Commissioned by ZERO1 with support from the James Irvine Foundation and funded by UCSB Media Arts and Technology

Harmonious is a project conceived around the nature of translating signals and their inherent nature of existing in 2d into a world of 3d. This process of adding a spatial dimension as extension will undergo a process of both temporal and spatial analysis. The topic of mapping is of significant interest to us and how this process can be utilized for more rigorous and specific understanding of the source data. Going beyond the initial notion of visualization and sonification to one of more physical dimension, we call it objectification. The process of turning the data into a physical object able to be understood by existing in space and stimulating the tactile and haptic nature of existence. We believe objectifying will help in expanding beyond in creating new and novel ways to experience the data, just as experience is what created the data in the first place. Harmonious is a synergy of signal and harmonics, of architecture and proportion. Building worlds in the analysis of our visceral resonance.

Project info: 

September 14, 2012, 6:00pm - 12:00am
S. 1st Street (from San Carlos to Reed)
SoFA District, San Jose

Yuan-Yi Fan & F.Myles Sciotto

live and work in Los Angeles, CA

Yuan-Yi Fan is interested in resonance phenomenon within hemodynamics and he looks for methodologies to manufacture artistic representation that inherits and preserves its discourse. F.Myles Sciotto is interested in the role of harmonics within the biological process of the brain to inform the design of spatial interfaces and new architectures. Both Yuan-Yi and F.Myles are fascinated with natural patterns in the body and the processes of translating them to inform the external world.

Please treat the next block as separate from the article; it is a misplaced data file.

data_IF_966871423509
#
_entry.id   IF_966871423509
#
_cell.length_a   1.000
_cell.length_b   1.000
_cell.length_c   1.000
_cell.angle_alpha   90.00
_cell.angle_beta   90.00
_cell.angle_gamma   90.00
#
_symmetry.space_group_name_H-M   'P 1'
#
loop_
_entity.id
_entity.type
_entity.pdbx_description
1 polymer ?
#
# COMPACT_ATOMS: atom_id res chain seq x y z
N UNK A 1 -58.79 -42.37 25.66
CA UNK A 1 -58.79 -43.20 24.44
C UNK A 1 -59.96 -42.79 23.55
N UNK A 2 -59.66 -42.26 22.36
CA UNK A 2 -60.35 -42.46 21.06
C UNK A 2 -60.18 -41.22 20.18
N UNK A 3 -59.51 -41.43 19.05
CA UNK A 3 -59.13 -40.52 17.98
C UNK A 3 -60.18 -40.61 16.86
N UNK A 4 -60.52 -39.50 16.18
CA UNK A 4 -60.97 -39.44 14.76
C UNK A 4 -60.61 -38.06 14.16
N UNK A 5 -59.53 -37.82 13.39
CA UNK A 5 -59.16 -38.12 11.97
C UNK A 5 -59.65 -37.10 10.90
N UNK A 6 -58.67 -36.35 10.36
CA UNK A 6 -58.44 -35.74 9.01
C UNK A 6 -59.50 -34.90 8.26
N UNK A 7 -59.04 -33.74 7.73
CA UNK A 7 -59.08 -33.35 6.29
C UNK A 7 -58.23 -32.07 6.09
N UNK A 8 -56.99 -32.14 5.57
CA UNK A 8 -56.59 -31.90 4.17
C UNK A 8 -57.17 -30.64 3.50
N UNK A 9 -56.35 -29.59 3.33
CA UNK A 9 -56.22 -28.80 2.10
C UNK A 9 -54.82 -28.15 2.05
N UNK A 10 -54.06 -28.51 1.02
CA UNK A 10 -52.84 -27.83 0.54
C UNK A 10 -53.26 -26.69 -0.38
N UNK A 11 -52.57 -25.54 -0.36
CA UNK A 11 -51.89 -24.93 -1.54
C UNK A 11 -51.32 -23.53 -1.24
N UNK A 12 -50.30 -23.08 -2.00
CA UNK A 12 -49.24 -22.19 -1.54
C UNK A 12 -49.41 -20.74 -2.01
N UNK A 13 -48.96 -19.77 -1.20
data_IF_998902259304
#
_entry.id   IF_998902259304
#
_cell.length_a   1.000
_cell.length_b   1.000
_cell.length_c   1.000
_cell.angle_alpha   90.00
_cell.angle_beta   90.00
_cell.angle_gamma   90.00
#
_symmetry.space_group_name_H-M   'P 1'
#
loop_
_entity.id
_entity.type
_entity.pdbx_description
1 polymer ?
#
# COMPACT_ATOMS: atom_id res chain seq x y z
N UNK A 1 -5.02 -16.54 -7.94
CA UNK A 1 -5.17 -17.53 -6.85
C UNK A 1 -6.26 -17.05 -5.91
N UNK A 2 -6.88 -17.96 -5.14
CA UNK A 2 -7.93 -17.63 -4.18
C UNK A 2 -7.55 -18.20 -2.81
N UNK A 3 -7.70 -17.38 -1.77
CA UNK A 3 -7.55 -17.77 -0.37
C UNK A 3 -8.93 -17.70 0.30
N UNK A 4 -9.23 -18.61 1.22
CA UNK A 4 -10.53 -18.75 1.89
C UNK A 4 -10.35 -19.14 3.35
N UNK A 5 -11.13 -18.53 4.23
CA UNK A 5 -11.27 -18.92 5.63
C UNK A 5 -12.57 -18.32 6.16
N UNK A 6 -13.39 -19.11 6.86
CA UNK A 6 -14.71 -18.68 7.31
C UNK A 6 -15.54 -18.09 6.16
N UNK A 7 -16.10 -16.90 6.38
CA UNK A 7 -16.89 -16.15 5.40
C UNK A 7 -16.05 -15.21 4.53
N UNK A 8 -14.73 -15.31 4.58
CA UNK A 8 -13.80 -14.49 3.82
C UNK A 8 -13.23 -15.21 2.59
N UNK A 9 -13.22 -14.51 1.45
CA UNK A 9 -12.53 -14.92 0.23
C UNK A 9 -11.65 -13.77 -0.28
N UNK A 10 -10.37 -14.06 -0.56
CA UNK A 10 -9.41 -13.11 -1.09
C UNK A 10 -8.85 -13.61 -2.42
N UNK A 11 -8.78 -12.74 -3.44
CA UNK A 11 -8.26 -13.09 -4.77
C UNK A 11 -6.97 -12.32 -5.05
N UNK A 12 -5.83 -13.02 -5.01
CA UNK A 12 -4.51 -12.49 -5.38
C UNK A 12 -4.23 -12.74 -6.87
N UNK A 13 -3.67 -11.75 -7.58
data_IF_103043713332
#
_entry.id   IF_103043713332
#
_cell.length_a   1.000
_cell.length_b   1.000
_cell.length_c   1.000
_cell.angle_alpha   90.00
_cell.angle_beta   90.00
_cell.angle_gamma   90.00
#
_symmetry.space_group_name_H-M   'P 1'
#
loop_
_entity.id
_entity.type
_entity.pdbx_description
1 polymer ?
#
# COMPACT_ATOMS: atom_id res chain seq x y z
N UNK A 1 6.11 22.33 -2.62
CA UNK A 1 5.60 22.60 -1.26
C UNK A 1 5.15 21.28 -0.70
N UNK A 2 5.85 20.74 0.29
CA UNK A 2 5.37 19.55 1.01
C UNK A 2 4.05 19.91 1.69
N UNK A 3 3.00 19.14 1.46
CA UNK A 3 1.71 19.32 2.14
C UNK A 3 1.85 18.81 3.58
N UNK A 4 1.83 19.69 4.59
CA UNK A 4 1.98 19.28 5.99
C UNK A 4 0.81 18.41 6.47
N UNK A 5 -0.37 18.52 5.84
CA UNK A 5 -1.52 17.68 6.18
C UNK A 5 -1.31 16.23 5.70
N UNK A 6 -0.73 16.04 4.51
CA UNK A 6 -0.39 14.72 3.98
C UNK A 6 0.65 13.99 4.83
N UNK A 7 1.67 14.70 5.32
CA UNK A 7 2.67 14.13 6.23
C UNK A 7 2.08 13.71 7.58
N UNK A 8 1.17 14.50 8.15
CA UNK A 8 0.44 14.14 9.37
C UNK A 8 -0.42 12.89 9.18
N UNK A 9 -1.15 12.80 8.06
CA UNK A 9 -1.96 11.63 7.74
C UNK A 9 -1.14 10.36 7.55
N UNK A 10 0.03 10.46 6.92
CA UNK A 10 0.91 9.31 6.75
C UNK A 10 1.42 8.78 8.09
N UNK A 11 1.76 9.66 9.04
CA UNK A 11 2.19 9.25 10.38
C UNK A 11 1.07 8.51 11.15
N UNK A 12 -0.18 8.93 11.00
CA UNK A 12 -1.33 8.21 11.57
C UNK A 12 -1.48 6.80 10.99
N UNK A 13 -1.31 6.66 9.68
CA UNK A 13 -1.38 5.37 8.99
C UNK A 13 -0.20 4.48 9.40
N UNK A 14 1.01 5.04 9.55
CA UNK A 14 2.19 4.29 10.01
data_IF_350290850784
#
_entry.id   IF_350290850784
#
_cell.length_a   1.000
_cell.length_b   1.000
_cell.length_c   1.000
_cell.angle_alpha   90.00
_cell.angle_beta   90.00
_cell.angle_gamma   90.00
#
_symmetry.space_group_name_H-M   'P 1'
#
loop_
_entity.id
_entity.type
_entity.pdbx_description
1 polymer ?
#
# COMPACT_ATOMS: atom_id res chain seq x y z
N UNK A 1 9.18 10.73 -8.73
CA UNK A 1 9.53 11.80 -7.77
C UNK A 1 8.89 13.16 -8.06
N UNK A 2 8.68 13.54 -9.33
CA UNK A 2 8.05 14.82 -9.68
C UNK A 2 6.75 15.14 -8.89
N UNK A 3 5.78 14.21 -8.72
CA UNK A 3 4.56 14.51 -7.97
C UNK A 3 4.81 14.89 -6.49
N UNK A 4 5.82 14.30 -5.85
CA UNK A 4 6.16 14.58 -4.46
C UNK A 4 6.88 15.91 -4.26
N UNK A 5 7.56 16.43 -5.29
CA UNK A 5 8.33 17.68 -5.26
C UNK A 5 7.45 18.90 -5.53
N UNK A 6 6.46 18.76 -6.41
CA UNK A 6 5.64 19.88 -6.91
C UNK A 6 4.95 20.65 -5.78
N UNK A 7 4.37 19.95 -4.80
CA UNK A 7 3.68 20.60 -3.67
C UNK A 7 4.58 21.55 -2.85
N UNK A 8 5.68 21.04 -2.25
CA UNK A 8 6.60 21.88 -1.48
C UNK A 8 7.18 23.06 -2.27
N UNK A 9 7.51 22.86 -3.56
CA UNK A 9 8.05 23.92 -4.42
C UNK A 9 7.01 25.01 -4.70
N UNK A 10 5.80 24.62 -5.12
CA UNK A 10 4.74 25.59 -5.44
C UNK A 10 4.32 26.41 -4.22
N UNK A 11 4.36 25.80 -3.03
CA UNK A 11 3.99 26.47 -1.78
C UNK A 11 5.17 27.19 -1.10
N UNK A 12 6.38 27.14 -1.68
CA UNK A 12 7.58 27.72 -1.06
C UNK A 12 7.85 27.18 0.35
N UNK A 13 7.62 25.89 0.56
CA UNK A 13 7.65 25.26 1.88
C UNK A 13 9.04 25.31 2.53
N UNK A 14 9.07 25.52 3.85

Artist twitter: 
Yes

September 14, 2012

SoFA District

no

Vanessa Woods

Urban Collage Film 1

Urban Collage Film uses regular 35mm film, which has been cut and collaged back onto to 35mm leader. A shadow navigates the urban landscape, while sounds and images barrage the viewer.

Project info: 

September 14, 2012, 6:00pm - 12:00am
September 15, 2012, 11am - 6pm
S. 1st Street (from San Carlos to Reed)
SoFA District, San Jose

Vanessa Woods

lives and works in Pacifica, CA

Vanessa Woods graduated with an MFA in film, with honors, from the San Francisco Art Institute. Her artwork and films have been exhibited internationally and she has been the recipient of numerous awards including a Murphy and Cadogan Fellowship for Film from the SF Arts Commission, a Film Arts Foundation Personal Works Grant, and the San Francisco Art Institute's MFA Film Fellowship.

Artist website: 
Yes

September 14-15

SoFA District

no

Sara Thacher

Slow Mail (Pilot Ride)

Commissioned by ZERO1 with support from the James Irvine Foundation

'Slow Mail' combines the dual frontiers of California: the romantic western pre-railroad era and the pioneering early days of the internet (ARPANET). Pack trains relays composed of amateur and professional horsepacking enthusiasts convey and deliver physical letters between Menlo Park and Los Angeles, the points between which the first message was sent over ARPANET. The riders form a relay along the coast with each group riding for two to four days before handing off their mail bags; this mirrors the digital relay that computers use to get emails to their destination.